Primarily working with Iraqi and Syrian partners, the U.S. military and these local forces cut the main east-west lines of communication between Iraq and Syria. We got more aid to our Lebanese and Jordanian partners to help them defend their borders, and we re-started our initially ill-fated plan to train Syrians to fight the Islamic State, giving them specialized training and equipment. Oh, and we delivered an overwhelming amount of airpower in support of local forces fighting the Islamic State at a time when Iraqi forces trained by U.S. soldiers started re-entering the fight in replacement of previously ineffective units. These newly retrained units performed qualitatively better than the units they replaced, and the results on the ground bore that out.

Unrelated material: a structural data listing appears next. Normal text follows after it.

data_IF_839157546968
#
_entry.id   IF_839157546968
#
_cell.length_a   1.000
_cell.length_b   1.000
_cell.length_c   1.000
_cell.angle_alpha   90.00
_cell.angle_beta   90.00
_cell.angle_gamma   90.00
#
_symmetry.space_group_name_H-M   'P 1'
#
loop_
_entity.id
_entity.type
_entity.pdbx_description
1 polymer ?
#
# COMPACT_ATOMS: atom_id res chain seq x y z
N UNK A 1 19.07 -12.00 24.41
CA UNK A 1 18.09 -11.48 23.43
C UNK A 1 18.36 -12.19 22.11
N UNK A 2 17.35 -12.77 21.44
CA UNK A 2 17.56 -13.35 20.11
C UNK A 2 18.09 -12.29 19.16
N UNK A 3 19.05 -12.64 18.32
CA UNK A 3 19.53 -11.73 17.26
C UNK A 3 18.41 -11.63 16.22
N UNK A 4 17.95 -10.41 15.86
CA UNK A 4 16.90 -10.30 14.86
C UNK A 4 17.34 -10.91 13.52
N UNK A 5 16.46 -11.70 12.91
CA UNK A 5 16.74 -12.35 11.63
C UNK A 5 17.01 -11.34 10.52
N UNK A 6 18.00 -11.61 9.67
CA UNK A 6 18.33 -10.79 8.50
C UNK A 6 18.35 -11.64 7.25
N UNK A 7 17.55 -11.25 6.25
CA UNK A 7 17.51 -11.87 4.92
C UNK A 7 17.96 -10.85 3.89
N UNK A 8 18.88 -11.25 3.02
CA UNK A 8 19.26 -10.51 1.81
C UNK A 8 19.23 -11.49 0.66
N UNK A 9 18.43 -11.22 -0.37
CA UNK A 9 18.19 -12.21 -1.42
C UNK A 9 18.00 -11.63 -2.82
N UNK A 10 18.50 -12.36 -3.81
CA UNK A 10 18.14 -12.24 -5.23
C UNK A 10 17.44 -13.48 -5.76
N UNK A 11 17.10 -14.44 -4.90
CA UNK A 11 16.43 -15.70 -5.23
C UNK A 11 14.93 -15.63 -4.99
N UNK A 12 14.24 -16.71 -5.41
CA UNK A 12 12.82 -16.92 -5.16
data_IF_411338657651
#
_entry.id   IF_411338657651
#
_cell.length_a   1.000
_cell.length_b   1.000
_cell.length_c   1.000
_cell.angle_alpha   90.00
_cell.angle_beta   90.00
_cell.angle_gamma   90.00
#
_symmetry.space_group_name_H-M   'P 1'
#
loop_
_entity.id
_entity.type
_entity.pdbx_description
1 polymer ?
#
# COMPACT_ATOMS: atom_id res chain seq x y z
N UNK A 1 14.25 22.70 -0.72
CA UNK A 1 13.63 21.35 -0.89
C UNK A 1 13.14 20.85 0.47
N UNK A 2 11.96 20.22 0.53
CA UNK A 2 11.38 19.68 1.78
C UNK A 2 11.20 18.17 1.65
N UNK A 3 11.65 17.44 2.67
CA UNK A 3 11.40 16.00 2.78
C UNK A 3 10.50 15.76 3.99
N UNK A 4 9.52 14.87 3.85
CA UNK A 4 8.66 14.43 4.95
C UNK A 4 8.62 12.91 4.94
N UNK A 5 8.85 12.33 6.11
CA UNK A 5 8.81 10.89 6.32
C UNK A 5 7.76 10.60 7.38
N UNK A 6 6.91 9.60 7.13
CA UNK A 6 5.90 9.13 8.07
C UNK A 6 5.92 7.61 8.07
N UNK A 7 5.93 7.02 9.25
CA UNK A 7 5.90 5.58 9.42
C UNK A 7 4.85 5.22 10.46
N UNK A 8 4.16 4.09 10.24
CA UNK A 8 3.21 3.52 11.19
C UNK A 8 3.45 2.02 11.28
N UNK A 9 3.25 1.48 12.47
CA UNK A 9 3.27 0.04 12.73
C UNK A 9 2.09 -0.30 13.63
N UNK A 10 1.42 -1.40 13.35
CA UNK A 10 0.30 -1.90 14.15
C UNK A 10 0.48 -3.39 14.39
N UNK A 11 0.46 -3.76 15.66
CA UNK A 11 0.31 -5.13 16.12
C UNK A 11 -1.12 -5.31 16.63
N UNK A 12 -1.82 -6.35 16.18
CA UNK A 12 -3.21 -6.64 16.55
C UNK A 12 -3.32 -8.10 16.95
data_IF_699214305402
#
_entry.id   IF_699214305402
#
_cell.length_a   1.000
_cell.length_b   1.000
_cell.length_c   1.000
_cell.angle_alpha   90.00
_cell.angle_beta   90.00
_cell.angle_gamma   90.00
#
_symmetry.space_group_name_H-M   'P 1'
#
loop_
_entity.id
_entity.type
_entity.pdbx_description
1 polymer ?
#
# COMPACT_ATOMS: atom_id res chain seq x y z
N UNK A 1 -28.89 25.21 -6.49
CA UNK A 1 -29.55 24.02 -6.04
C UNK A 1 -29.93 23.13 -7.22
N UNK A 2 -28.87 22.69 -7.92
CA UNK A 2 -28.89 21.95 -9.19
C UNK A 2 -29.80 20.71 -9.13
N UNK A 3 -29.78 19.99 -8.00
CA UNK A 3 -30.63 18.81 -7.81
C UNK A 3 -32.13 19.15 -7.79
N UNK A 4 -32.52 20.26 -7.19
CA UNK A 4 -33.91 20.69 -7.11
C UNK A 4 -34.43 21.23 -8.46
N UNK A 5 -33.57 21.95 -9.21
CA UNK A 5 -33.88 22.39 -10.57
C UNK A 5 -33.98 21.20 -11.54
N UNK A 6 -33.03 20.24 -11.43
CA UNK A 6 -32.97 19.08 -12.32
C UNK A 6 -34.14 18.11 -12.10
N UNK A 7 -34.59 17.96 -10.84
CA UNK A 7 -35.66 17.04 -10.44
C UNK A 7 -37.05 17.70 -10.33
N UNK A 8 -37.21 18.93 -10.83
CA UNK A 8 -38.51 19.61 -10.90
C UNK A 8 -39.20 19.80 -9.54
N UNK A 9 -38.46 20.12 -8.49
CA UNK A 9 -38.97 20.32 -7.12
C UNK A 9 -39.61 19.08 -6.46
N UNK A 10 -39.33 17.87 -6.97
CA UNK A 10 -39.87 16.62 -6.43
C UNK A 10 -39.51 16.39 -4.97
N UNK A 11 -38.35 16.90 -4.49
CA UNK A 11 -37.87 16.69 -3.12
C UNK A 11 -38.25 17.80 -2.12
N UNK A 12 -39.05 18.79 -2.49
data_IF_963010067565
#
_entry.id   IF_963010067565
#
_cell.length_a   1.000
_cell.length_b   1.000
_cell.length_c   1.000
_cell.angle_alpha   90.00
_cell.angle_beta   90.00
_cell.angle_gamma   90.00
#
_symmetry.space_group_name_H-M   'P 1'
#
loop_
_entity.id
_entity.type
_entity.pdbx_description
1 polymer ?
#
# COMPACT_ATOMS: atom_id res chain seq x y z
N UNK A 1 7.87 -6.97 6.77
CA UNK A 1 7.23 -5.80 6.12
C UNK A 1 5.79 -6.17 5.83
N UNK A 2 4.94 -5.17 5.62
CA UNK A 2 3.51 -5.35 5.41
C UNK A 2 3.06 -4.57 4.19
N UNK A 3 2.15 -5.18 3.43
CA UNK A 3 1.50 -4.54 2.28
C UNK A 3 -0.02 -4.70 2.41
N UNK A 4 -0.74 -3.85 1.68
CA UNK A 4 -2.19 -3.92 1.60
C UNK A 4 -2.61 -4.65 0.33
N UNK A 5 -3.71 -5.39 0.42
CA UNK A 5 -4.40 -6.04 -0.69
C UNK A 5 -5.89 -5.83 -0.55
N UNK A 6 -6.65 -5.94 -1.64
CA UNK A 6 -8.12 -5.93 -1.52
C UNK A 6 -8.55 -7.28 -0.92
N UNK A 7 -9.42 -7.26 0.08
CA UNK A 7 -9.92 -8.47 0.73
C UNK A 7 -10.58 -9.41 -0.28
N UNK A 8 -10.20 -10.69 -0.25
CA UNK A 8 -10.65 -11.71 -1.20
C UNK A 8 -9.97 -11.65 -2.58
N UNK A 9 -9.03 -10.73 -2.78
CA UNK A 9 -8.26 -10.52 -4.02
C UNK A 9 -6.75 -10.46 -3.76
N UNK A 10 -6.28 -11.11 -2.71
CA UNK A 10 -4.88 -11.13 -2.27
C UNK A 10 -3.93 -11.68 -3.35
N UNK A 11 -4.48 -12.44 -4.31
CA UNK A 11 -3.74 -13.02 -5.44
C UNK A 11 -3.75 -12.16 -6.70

One by one, cities and towns under the control of the Islamic State started falling. Because we were fighting with local partners, it was messier than if we had done it ourselves. The destruction to Ramadi and Fallujah, in particular, was breathtaking. And it took longer than it would have taken if U.S. forces had been in the lead. But it was also a lot less expensive, and only five U.S. servicemen were killed in the process —compared with almost 5,000 over the course of the earlier war in Iraq.
And the success of the campaign was going to be more sustainable than that of our earlier efforts, we told ourselves, because Iraqis and Syrians were owning the fight—at tremendous human cost, I must add—and thus owning the victory.
This was the war President Trump inherited from President Obama.